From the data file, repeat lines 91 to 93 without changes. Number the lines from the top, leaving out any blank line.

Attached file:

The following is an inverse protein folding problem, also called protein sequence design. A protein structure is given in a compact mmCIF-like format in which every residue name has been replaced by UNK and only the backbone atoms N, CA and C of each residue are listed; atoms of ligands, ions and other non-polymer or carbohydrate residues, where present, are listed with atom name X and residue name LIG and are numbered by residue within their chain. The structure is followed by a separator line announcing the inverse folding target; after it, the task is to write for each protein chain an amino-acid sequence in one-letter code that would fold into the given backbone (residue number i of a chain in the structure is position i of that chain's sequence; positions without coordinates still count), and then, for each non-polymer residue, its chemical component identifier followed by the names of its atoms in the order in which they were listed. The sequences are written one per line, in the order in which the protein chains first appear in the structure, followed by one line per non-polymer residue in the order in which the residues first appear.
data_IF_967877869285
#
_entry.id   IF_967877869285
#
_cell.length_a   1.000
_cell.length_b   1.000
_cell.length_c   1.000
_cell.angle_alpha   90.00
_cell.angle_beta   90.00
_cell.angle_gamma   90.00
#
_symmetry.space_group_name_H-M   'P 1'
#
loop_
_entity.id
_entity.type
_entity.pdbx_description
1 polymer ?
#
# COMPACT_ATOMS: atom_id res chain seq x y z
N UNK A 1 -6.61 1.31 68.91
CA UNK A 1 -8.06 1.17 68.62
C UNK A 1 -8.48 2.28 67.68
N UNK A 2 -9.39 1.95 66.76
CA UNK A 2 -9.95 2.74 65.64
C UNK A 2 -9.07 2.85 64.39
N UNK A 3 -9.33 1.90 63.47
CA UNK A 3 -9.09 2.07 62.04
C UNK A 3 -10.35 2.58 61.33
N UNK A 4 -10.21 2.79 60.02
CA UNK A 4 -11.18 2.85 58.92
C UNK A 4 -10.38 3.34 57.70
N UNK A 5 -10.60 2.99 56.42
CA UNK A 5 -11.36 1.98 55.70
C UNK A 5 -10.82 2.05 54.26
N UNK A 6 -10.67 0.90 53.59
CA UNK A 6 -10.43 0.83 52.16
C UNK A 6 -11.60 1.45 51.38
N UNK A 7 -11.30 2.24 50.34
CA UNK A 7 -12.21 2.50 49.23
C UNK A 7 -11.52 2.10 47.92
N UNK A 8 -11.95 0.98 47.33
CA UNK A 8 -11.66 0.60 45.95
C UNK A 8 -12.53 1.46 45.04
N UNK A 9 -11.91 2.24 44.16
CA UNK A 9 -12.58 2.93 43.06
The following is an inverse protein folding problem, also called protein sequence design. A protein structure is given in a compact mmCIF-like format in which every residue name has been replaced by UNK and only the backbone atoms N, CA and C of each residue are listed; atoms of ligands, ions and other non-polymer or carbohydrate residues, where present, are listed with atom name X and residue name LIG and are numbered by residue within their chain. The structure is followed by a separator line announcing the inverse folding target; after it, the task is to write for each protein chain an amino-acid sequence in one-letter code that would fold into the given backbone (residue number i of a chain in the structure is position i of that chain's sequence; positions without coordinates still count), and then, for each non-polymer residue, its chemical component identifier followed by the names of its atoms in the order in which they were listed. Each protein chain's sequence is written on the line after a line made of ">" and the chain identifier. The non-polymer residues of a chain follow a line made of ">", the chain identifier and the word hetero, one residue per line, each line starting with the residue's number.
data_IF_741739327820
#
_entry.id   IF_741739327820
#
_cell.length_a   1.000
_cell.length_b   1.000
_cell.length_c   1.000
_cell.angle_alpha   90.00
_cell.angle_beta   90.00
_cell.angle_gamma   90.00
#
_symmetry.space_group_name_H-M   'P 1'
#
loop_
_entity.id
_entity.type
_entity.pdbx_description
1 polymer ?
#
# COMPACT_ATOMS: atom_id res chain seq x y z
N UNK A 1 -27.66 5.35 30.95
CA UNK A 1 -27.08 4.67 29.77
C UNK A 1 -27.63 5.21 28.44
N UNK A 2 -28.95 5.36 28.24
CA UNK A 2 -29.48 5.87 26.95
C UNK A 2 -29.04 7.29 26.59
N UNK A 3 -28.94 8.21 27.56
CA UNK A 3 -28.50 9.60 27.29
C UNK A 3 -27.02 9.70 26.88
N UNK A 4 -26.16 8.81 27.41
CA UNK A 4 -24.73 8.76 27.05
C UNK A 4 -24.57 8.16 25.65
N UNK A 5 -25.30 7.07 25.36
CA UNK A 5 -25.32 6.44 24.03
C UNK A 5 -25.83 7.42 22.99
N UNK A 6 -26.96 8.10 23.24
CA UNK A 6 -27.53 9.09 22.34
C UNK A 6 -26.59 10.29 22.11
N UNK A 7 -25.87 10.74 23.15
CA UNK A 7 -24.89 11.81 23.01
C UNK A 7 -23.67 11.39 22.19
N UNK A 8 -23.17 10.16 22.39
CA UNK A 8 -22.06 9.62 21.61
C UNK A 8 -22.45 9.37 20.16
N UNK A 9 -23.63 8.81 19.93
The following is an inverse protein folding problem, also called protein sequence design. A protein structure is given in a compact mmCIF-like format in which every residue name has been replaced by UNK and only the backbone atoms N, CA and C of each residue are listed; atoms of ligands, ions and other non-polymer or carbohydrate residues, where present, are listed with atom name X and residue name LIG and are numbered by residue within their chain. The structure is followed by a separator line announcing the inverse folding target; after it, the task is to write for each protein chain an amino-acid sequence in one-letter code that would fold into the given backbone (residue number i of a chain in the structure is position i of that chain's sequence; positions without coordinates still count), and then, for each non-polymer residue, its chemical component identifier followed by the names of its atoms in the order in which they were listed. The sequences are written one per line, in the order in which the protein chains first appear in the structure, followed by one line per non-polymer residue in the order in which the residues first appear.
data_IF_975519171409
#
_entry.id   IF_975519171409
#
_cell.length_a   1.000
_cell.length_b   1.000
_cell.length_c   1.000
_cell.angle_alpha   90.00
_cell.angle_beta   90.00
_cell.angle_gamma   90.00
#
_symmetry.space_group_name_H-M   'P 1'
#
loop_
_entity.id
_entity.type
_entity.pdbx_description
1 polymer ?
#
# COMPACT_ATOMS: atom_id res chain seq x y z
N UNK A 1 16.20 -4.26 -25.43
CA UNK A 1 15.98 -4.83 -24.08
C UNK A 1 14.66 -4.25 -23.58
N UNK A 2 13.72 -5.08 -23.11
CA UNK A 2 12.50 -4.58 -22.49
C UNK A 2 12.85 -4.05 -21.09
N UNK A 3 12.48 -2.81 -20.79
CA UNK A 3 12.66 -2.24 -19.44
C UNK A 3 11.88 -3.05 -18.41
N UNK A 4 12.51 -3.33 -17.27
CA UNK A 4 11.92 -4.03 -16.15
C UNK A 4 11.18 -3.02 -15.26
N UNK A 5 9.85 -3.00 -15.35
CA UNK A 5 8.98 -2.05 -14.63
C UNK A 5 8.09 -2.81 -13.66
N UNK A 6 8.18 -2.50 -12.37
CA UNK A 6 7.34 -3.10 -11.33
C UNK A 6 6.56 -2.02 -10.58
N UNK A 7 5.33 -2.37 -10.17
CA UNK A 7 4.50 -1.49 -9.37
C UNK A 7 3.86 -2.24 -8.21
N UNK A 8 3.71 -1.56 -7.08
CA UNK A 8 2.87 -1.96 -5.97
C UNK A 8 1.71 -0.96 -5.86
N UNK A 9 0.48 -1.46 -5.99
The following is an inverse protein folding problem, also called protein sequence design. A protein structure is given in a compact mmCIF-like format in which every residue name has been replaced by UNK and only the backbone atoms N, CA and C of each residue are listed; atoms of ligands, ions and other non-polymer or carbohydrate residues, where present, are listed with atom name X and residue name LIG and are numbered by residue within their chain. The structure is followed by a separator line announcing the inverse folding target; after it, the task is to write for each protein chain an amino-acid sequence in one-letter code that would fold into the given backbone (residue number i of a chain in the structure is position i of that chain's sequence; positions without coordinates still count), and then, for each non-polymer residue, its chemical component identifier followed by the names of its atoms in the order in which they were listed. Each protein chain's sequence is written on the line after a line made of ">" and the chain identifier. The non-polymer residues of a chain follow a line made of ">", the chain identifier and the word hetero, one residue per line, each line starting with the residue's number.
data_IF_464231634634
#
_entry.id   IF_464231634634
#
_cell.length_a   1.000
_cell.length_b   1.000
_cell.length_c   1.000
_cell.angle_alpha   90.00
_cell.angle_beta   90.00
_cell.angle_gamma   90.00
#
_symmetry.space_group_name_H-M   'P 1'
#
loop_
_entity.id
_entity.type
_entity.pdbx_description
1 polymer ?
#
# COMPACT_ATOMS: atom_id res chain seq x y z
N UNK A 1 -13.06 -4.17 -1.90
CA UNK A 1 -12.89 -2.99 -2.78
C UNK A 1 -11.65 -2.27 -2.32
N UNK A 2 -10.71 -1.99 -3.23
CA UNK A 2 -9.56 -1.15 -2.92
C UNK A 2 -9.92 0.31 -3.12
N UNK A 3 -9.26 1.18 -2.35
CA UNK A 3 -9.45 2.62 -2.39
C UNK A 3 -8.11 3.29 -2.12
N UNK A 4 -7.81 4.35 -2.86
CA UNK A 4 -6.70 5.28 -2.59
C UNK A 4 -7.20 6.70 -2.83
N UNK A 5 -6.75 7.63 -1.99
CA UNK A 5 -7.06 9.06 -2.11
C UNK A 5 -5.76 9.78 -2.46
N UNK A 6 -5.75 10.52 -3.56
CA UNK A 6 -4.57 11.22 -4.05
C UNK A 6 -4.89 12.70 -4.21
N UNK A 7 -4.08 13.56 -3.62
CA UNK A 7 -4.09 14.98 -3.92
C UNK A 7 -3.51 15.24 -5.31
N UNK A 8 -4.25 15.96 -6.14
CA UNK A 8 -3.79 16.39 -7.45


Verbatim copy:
CA UNK A 8 -22.06 9.62 21.61
C UNK A 8 -22.45 9.37 20.16
N UNK A 9 -23.63 8.81 19.93